It's that time of year when witches, goblins and black cats crowd store shelves, backlit by the light of full Moon decorations. It's certainly a Halloween classic, but what does the Moon actually have to do with Halloween?
It's not as obvious as you might think. The Moon is rarely full on Halloween. A full Moon illuminates trick-or-treaters an average of once every 19 years; the last time was in 2001, and the next will be in 2020. (If you count almost-full, it's about once every six years.)
October 31 marks a solar holiday, called a "cross-quarter" day. Imagine the two equinoxes and two solstices dividing the calendar year into four quarters. The cross quarter days divide these four quarters in half again, making 8 slices of the annual pie. We call the cut between the fall equinox and the winter solstice Halloween.
The name Halloween is a contraction of the term "All Hallows Eve," or the night before All Saints Day. All Hallow's Eve was originally practiced by the Catholic Church in May, but moved to Nov. 1 in the 8th century to coincide with pagan festivals of the dead.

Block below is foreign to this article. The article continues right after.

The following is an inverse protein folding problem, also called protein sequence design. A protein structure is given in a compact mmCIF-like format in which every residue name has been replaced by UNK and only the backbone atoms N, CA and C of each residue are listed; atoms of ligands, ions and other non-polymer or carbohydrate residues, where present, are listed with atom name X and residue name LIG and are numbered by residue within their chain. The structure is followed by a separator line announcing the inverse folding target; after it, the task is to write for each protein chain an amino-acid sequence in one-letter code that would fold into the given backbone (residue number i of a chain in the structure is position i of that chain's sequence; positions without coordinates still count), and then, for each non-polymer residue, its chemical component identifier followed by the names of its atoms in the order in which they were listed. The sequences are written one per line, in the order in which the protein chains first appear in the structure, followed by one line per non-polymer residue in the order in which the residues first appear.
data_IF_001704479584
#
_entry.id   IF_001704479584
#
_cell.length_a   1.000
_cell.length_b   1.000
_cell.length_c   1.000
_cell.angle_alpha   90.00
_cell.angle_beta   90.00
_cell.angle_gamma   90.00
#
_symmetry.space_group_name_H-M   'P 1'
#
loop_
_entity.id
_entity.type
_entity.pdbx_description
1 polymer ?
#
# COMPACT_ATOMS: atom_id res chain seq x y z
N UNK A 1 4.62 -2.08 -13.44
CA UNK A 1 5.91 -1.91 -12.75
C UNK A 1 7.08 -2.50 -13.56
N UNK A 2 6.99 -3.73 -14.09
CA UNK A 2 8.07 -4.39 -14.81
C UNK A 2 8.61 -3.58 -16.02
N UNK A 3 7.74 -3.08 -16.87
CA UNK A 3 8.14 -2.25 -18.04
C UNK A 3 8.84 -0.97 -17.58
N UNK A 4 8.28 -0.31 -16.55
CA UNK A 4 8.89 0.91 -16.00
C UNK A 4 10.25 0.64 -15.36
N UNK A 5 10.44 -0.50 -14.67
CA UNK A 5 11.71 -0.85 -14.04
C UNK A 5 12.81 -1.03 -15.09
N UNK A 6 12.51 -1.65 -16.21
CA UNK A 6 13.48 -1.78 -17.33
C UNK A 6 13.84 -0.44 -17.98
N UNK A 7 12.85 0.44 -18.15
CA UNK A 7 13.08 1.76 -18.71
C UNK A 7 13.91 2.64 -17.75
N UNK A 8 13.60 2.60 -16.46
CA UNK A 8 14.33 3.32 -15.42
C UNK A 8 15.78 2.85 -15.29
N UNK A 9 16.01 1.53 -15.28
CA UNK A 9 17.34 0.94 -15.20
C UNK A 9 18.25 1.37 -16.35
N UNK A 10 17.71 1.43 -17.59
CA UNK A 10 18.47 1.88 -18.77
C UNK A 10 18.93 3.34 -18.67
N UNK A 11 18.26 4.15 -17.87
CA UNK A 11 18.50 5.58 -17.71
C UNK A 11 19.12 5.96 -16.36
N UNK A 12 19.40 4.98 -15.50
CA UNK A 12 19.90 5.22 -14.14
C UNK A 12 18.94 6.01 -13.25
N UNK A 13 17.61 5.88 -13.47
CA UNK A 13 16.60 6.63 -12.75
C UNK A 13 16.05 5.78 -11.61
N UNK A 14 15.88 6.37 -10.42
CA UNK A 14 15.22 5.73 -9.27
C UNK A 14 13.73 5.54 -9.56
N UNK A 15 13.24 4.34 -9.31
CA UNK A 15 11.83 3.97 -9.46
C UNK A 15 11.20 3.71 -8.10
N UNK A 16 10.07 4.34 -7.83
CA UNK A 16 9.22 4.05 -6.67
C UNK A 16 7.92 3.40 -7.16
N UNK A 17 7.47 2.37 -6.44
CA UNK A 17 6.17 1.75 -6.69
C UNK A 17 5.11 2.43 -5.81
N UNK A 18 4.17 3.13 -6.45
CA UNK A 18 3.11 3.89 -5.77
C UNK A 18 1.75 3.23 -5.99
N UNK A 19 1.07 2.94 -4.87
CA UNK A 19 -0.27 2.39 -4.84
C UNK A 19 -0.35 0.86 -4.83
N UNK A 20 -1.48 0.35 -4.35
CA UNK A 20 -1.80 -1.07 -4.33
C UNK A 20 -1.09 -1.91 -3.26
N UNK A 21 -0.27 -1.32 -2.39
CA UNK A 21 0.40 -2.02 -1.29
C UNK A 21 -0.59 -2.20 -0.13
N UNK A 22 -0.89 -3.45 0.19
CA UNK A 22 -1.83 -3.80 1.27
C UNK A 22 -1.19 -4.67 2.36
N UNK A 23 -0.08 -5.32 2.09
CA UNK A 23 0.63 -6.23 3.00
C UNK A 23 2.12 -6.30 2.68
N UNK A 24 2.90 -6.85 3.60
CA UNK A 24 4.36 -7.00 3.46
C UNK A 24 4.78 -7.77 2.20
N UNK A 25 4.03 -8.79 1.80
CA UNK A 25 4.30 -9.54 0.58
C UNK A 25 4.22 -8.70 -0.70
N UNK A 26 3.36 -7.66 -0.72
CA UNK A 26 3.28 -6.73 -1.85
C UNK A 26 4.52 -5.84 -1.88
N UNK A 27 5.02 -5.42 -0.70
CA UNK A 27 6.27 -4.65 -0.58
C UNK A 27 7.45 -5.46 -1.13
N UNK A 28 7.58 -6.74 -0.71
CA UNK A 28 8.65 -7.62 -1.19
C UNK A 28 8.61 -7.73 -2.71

On the British Isles, the ancient Celts called their festival of the dead Samhain (pronounced sow-en), meaning "end of summer." As the weather turned colder, people's world turned to focus on the inner life -- both indoors and within the self.
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Such turning points were considered "threshold" moments. Threshholds are where two worlds intersect, and were considered particularly potent times. Samhain was known as the time of year when veil between the world of the living and world of the dead is thinnest, allowing spirits to travel back and visit the land of the living.
In ancient astral magic, the Moon served as a mediator between world of the spirits and the world of the living. In this guise, she was invoked to protect home and hearth from strange forces wandering the night.
During Samhain, the Celts would carve faces on turnips to serve as protective talismans. The white, round root was a symbolic reminder of the white, round face of the Moon. Luna both lit the way home for the friendly spirits of family and friends, and warded the gates to those unwelcome.
Turnips, however, aren't easy to carve. So when Irish and Scottish families immigrated to the Americas, they switched to the more accessible and plentiful pumpkin for crafting their Halloween talismans.
And so each time you carve a pumpkin, you are participating in a long tradition of invoking the protective powers of the Moon. The candlelight in the pumpkins mimics the Moon's illumination, even on those Halloween's when she's not in her full Moon phase.
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